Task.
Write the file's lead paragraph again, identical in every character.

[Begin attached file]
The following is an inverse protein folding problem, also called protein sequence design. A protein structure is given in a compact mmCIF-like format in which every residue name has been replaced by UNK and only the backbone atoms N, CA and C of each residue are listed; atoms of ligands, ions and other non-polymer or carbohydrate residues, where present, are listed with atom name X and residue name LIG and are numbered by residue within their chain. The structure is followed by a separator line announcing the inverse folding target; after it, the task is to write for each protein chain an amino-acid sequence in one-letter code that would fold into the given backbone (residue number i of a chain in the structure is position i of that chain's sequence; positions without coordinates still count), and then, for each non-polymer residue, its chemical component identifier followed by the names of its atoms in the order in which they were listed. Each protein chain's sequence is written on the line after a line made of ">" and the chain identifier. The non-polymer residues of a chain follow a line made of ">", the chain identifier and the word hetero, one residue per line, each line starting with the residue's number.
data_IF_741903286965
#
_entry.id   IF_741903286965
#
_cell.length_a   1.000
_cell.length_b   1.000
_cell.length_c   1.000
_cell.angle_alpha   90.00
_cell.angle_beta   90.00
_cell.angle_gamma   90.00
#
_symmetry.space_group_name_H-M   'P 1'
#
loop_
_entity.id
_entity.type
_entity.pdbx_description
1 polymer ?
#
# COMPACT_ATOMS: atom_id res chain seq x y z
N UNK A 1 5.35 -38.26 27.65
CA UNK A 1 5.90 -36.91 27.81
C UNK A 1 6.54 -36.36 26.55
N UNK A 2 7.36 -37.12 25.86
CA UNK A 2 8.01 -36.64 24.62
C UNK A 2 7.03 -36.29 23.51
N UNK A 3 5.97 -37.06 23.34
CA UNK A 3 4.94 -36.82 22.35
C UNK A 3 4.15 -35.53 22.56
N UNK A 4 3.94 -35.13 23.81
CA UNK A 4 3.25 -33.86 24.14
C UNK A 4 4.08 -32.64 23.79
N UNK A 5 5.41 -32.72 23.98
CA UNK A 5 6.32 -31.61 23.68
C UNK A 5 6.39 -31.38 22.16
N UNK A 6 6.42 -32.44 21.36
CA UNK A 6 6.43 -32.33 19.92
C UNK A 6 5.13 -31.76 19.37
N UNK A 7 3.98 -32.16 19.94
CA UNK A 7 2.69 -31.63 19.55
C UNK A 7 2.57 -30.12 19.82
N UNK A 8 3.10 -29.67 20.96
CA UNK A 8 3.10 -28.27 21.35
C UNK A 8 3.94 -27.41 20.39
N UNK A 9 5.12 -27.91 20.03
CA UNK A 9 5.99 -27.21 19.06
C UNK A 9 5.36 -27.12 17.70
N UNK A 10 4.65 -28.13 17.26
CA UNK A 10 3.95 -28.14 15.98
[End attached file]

The following is an inverse protein folding problem, also called protein sequence design. A protein structure is given in a compact mmCIF-like format in which every residue name has been replaced by UNK and only the backbone atoms N, CA and C of each residue are listed; atoms of ligands, ions and other non-polymer or carbohydrate residues, where present, are listed with atom name X and residue name LIG and are numbered by residue within their chain. The structure is followed by a separator line announcing the inverse folding target; after it, the task is to write for each protein chain an amino-acid sequence in one-letter code that would fold into the given backbone (residue number i of a chain in the structure is position i of that chain's sequence; positions without coordinates still count), and then, for each non-polymer residue, its chemical component identifier followed by the names of its atoms in the order in which they were listed. Each protein chain's sequence is written on the line after a line made of ">" and the chain identifier. The non-polymer residues of a chain follow a line made of ">", the chain identifier and the word hetero, one residue per line, each line starting with the residue's number.